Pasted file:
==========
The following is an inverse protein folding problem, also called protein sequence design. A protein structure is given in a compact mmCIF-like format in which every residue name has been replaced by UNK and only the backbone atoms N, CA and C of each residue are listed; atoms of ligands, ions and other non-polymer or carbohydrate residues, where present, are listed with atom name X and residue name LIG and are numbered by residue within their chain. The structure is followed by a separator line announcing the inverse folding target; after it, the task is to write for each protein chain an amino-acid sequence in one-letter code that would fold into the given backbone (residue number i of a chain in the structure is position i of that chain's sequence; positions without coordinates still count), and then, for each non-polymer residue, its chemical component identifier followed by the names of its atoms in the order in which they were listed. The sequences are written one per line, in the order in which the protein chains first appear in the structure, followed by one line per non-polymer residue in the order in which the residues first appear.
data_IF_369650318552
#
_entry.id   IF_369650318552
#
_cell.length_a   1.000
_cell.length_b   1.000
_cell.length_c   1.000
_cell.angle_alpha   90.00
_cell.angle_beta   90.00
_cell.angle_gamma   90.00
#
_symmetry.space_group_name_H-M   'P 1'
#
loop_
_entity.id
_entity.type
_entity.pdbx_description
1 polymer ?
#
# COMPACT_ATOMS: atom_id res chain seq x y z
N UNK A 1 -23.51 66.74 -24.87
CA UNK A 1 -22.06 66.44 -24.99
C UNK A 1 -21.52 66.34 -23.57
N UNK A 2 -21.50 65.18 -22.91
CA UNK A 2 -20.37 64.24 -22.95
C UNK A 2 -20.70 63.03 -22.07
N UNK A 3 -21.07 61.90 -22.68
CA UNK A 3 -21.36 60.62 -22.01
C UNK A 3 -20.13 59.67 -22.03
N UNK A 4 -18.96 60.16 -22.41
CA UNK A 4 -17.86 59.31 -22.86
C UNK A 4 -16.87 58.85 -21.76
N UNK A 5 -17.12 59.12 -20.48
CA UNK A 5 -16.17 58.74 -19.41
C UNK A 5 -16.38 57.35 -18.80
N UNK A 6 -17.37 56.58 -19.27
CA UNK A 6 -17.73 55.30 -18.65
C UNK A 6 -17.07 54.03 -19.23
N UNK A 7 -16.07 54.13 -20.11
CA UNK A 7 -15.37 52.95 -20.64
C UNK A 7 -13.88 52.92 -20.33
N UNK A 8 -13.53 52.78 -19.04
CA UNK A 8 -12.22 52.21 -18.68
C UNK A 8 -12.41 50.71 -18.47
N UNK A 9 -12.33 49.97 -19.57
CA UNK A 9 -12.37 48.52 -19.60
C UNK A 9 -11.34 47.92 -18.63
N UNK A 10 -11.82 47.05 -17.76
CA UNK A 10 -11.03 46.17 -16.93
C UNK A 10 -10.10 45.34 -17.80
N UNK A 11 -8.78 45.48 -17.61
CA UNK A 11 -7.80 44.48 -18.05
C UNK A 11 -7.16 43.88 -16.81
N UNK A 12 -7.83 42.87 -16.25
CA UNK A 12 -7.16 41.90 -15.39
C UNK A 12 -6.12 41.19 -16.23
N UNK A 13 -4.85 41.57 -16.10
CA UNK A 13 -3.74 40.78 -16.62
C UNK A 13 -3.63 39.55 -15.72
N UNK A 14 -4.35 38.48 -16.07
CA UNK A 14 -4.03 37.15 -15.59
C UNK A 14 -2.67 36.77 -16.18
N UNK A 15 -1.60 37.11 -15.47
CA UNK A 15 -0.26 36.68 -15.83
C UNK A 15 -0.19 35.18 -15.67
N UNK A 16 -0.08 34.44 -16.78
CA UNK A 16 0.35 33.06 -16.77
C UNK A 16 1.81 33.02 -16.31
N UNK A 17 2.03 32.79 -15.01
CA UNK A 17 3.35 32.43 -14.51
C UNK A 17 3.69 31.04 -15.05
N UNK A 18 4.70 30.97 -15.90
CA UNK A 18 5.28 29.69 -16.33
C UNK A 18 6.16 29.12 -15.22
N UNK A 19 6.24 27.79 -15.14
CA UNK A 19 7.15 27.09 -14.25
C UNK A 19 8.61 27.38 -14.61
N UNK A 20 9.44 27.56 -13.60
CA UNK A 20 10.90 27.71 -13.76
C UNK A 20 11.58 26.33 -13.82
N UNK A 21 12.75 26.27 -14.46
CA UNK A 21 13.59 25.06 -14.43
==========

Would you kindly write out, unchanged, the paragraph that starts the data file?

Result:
The following is an inverse protein folding problem, also called protein sequence design. A protein structure is given in a compact mmCIF-like format in which every residue name has been replaced by UNK and only the backbone atoms N, CA and C of each residue are listed; atoms of ligands, ions and other non-polymer or carbohydrate residues, where present, are listed with atom name X and residue name LIG and are numbered by residue within their chain. The structure is followed by a separator line announcing the inverse folding target; after it, the task is to write for each protein chain an amino-acid sequence in one-letter code that would fold into the given backbone (residue number i of a chain in the structure is position i of that chain's sequence; positions without coordinates still count), and then, for each non-polymer residue, its chemical component identifier followed by the names of its atoms in the order in which they were listed. The sequences are written one per line, in the order in which the protein chains first appear in the structure, followed by one line per non-polymer residue in the order in which the residues first appear.